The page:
This interesting structure is located on State Highway 55 in the center of town and on the east side of the road facing south. One informant referred to it as the former city jail but others have espoused different opinions such as a hotel, ice house, and saloon. The date of its construction is not known but the poured in place method was most common from about 1908 through the 1920s and later in some areas.
The floor plan consists of three rooms side by side. The room on the far right has a small window (30″ x 32″) with four round metal bars placed vertically in a wooden frame.
The middle room has a large window (36″ x 67″) to the left of the portal where the door would have been. At the time of my visit, there was a metal bed in the center room but it is not known if it is original to the building. There are three horizontal boards on the walls but their purpose has not been identified. There is no window on the north wall.
The room on the west side also has an empty portal where the door would have been. It has two windows. The one on the west side measures 33″ x 69″ and the one on the back wall measures 37″ x 69″.
If this building was the local jail, the most likely scenario in my opinion is that the room with bars, and perhaps the middle room, was the cell and the large room with spacious windows was an office for law enforcement.
Front of Building with Small Metal Door
This tiny structure is in Bellville and stands next to the old two-story county jail that is very similar to the one in Cameron (Milam County). It has been modified and is currently used as storage. The date of construction is not known but it was sometime after 1906 based on the available Sanborn maps. It has doors at each end and that floor plan also exists in some known calabooses such as those in Cameron and Grapeland. There is a metal door on the wall that opens into the interior. This could have been used as a way to pass food and other objects to prisoners without opening the main door. The two doors suggest that there were two cells. So far, nobody has been able to identify its original function with any degree of certainty. Small buildings with two rooms next to courthouses were sometimes built as restrooms but the function of the tiny metal door on the front of a restroom seems out of place.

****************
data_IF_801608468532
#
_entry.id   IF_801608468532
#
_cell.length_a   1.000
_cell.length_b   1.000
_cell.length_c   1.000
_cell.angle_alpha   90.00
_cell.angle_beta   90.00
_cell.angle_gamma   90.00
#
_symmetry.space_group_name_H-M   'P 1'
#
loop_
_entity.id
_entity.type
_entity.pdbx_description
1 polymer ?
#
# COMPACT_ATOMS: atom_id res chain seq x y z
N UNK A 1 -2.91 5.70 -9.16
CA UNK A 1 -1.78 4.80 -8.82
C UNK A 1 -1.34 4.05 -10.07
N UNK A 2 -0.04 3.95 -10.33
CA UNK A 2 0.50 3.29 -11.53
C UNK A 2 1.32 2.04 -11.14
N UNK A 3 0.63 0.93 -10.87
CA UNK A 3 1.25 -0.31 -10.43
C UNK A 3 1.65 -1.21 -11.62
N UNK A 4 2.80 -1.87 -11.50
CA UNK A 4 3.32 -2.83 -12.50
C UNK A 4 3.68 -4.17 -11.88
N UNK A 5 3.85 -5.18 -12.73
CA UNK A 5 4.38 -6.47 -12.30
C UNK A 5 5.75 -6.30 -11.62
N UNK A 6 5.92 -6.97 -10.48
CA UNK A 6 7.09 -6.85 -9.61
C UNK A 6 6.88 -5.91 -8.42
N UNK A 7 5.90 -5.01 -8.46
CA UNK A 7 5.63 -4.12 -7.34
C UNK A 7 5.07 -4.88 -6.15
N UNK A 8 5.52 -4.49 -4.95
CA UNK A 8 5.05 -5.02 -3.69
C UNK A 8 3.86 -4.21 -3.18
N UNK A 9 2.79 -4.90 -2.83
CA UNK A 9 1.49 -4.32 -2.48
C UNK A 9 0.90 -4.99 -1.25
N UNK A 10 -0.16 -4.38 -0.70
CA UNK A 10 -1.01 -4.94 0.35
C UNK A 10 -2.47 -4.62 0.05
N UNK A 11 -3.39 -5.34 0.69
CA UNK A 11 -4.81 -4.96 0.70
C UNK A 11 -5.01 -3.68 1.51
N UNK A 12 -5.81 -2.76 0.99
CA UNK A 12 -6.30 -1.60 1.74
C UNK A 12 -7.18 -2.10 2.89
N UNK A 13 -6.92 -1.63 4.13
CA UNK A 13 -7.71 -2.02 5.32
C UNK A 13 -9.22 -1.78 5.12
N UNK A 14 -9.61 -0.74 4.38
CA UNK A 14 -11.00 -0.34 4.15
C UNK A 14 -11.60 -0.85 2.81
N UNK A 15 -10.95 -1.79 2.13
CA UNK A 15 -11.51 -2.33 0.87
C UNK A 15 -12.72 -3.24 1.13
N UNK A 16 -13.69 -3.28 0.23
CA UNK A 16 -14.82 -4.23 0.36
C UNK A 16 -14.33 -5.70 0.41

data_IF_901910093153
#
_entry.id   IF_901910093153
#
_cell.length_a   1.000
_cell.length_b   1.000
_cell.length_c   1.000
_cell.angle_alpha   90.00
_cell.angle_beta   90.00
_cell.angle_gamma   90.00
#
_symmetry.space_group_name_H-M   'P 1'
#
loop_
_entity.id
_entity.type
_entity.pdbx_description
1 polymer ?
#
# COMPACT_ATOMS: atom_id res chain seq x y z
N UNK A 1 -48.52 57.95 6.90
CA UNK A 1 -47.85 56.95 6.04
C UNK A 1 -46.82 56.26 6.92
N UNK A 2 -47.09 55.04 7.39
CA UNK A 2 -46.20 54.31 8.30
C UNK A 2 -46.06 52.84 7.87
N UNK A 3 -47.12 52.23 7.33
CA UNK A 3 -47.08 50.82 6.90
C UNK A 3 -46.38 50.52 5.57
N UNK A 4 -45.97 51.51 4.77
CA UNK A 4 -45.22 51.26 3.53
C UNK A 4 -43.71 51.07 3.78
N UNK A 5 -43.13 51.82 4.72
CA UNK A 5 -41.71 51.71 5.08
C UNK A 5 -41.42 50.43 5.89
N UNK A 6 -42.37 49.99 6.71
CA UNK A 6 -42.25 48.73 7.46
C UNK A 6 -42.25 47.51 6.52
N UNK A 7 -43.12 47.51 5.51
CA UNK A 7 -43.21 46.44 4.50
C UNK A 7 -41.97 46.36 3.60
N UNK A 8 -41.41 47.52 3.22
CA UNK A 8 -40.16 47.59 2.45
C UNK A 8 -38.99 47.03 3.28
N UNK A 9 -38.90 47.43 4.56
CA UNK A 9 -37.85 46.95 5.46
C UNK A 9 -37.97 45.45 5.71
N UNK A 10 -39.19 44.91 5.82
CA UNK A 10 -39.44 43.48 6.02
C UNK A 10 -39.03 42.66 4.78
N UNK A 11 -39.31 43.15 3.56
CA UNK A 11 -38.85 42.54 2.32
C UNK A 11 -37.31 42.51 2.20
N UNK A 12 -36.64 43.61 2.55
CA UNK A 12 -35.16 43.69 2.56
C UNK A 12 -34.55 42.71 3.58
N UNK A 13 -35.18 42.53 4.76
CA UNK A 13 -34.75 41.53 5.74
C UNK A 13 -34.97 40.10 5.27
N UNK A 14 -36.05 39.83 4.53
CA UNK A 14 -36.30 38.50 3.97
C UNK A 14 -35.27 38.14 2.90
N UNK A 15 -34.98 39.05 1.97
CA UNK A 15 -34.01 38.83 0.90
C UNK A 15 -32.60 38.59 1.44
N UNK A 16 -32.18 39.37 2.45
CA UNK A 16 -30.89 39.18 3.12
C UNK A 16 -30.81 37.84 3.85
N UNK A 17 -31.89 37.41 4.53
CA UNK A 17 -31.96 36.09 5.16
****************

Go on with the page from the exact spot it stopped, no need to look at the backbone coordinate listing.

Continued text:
(Red River County)
This structure is described by town officials as part of their water plant system. Its size and windows with bars are the reasons I place it in the suspicious structure category at this time.
(Deaf Smith Country)
This image was taken from the internet. Glenrio is a ghost town with a number of interesting structures and this one strongly resembles other documented calabooses.
This tiny building is believed to have been a calaboose but it is described here as a suspicious structure pending confirmation of the opposite. An elderly resident of Huntington remembered it as a place where drunks were put overnight but he did not equate it to a jail.The only window is on the back wall.
The window seems rather large for a calaboose but the size of doors and windows varied a great deal in calaboose construction. Also, it could have been enlarged to allow for the installation of the equipment depicted in this picture.
I am less certain that this was the local calaboose but other purposes for a building of this size elude me at this time. There are two doors and that suggest a bathroom in a different location. Should it be a former calaboose, two cells would make sense. The door appears to be old but it does not have the appearance of any I have seen on a calaboose to date.
The interior has been divided into three rooms with modern cinder blocks making it difficult to ascertain the original floor plan.
Jourdanton was made the county seat of Atascosa County in 1910 following the two previous county seats in Navatasco (1856) and Pleasanton (1958). Ed Blackburn, Jr. (2006:25-26) cites a court testimony by P. B. Winn in 1937 who stated that the first jail he remembered as a child in Pleasanton was a log building where he lived when his father was the jailer. After the county seat was moved to Jourdanton, a rental house was used as the local jail until the elaborate county jail was built in 1915 at a cost of $20,000 and it is still standing.
The building depicted above is very similar to others that have been proven to be calabooses. The size is correct and the floor plan matches that of others such as those in Cameron and Grapeland. There is a door at each end and two windows on either side. If this was an actual calaboose, the most probable scenario would be two cells with a wall in the middle. The floor plan depicted below is for the calaboose in Grapeland. It is presented here to show the similarity between the two.
Because the current doors are obvious replacements and the windows are covered with plywood, this building remains suspicious for now. Rhonda noticed iron between the top of the windows and the plywood covering. We are currently attempting to document the original purpose for this building.
I was told by a local informant that there used to be a calaboose in Paige near the railroad tracks. This tiny building is the only likely candidate in the area. It is locked and privately owned so I have no knowledge of its original function.